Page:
A cleareyed, if dismaying analysis of the new normal, “a qualitatively different form of capitalism” for the 21st century.



A renowned economist argues that the days of easy growth and full employment are over.

Following the crisis of 2008, economists scrambled to “explain” the financial meltdown, variously blaming the government, banks or income inequality for the most severe setback since the Great Depression. Almost all have offered prescriptions for restoring economic health; almost all presume as normal a growth rate that, but for a blip in the 1970s, has persisted since the end of World War II. Galbraith (Government/Business Relations/Univ. of Texas; Inequality and Instability: A Study of the World Economy Just Before the Great Crisis, 2012, etc.) dissents. Throughout his discussion, he slaps around economists from the left and right, chiding them for their insularity, their reluctance to widen their perspective and their unwillingness to concede that their theoretical models rest on radically transformed ground. We face a far different future, he insists, with the world economy no longer under the financial or military control of the United States and its allies, with energy markets costly and uncertain, new technologies destroying more jobs than they create and the private financial sector no longer supercharging growth. Under these new conditions, preserving post-WWII growth rates is impossible. Instead, the most we can hope for is an era of “slow growth,” engineering the economy “to grow at a low, stable, positive rate for a long time” and adjusting ourselves “materially and psychologically to that prospect.” Some of Galbraith’s remedies are likely to draw fire—increase social services, decrease the scale of the military, increase the minimum wage—but his forceful prose and admittedly provocative suggestions invite argument. General readers may find some of his discussion a bit too insider-y, but students of economics will enjoy the robust, fearless rebuke he delivers to some of the discipline’s giants.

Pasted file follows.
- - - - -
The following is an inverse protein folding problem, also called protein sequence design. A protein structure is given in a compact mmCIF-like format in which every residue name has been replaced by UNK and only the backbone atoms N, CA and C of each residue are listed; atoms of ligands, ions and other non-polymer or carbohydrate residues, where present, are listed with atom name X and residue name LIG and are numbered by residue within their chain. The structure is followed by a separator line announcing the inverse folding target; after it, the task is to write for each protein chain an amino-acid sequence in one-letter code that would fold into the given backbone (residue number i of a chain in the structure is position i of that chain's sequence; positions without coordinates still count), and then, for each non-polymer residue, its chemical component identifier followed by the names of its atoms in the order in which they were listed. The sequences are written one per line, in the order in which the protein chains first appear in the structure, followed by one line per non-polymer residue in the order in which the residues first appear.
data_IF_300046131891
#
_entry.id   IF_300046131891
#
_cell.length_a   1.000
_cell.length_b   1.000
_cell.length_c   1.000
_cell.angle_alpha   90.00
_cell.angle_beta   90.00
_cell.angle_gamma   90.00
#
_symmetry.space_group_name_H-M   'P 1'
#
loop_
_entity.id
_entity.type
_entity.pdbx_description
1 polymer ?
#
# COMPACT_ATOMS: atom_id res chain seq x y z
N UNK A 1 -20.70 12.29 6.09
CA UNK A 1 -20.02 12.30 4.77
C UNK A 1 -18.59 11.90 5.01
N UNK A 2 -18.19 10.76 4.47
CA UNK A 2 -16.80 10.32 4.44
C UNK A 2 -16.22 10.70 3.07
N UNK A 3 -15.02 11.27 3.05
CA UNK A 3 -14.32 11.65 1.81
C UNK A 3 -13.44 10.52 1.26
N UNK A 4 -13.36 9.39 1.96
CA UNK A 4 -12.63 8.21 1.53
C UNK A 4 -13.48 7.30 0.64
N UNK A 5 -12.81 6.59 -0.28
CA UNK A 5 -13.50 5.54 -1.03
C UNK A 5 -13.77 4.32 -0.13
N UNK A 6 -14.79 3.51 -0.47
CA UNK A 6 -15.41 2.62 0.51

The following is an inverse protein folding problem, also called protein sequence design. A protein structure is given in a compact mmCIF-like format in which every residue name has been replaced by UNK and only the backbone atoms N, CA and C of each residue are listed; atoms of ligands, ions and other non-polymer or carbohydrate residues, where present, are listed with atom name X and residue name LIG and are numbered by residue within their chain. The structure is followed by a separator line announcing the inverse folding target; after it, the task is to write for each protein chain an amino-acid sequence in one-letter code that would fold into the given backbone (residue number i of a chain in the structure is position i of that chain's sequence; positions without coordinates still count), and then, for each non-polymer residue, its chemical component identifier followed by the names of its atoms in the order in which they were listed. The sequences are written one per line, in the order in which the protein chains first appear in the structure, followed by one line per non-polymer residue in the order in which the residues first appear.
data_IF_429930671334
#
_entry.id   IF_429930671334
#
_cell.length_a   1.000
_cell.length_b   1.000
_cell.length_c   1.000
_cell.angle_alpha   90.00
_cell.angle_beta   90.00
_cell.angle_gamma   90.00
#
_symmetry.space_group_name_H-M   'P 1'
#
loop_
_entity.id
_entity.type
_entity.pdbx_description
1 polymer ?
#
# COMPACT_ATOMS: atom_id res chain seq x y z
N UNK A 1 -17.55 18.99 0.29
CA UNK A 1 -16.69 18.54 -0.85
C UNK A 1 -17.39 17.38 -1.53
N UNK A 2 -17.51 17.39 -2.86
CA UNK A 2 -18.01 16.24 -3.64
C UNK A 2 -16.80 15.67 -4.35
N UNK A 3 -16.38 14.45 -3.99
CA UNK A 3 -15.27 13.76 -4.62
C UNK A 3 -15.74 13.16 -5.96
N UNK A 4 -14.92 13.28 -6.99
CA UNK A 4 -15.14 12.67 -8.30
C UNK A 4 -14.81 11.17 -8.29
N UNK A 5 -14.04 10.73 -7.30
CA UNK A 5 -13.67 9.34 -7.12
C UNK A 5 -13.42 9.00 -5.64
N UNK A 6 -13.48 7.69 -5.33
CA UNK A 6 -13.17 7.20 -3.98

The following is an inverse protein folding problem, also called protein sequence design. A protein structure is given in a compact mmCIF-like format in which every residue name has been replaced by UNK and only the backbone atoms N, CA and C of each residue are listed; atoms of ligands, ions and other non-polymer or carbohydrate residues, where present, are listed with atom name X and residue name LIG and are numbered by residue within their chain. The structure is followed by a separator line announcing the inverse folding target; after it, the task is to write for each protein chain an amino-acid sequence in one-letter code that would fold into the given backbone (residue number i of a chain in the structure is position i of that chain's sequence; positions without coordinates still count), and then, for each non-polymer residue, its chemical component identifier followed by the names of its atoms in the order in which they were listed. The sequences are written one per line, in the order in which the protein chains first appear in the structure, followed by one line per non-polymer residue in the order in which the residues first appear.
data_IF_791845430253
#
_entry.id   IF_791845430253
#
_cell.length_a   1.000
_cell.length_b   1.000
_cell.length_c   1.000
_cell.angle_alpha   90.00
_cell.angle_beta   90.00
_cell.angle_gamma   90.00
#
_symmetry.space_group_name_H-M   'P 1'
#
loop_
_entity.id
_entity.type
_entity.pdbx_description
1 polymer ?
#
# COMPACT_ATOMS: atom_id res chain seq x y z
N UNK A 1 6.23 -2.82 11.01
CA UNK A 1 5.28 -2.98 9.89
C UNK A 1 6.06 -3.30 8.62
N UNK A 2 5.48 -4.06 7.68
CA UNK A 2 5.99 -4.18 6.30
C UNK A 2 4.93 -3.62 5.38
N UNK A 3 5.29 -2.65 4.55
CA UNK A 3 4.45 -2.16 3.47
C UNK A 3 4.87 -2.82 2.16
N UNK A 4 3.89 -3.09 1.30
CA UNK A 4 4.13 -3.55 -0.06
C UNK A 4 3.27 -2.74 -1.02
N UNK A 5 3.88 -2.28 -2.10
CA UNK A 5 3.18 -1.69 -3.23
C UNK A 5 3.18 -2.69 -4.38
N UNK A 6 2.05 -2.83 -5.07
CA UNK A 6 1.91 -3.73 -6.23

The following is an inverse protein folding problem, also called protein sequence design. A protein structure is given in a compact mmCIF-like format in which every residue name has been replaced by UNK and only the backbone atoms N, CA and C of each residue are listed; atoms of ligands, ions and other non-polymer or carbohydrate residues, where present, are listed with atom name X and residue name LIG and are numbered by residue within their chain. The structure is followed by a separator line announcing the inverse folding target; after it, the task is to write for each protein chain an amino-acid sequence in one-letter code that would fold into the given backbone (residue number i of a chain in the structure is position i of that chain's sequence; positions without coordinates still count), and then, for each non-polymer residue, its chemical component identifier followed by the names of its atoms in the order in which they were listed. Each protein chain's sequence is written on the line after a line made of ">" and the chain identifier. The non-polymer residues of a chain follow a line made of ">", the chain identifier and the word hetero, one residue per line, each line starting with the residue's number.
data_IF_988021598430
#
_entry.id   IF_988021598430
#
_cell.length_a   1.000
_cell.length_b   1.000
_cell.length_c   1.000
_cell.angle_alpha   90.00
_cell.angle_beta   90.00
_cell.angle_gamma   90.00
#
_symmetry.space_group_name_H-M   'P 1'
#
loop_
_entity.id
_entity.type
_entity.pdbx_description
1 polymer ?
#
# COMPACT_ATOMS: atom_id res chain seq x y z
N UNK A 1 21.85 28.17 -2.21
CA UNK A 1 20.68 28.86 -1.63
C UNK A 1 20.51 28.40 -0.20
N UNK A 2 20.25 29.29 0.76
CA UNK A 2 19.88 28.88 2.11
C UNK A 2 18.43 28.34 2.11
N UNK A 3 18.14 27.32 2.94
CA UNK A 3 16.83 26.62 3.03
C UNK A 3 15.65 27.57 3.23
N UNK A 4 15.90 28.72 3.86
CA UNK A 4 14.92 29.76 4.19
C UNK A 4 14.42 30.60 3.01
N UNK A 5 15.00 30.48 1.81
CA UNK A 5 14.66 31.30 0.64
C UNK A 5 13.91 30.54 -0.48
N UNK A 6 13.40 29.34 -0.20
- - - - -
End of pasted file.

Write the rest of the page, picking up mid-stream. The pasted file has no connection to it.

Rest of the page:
A cleareyed, if dismaying analysis of the new normal, “a qualitatively different form of capitalism” for the 21st century.

Pub Date: Sept. 9, 2014

ISBN: 978-1451644920

Page Count: 304

Publisher: Simon & Schuster

Review Posted Online: Aug. 5, 2014

Kirkus Reviews Issue: Sept. 1, 2014

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A Churchill-ian view of native history—Ward, that is, not Winston—its facts filtered through a dense screen of ideology.


Custer died for your sins. And so, this book would seem to suggest, did every other native victim of colonialism.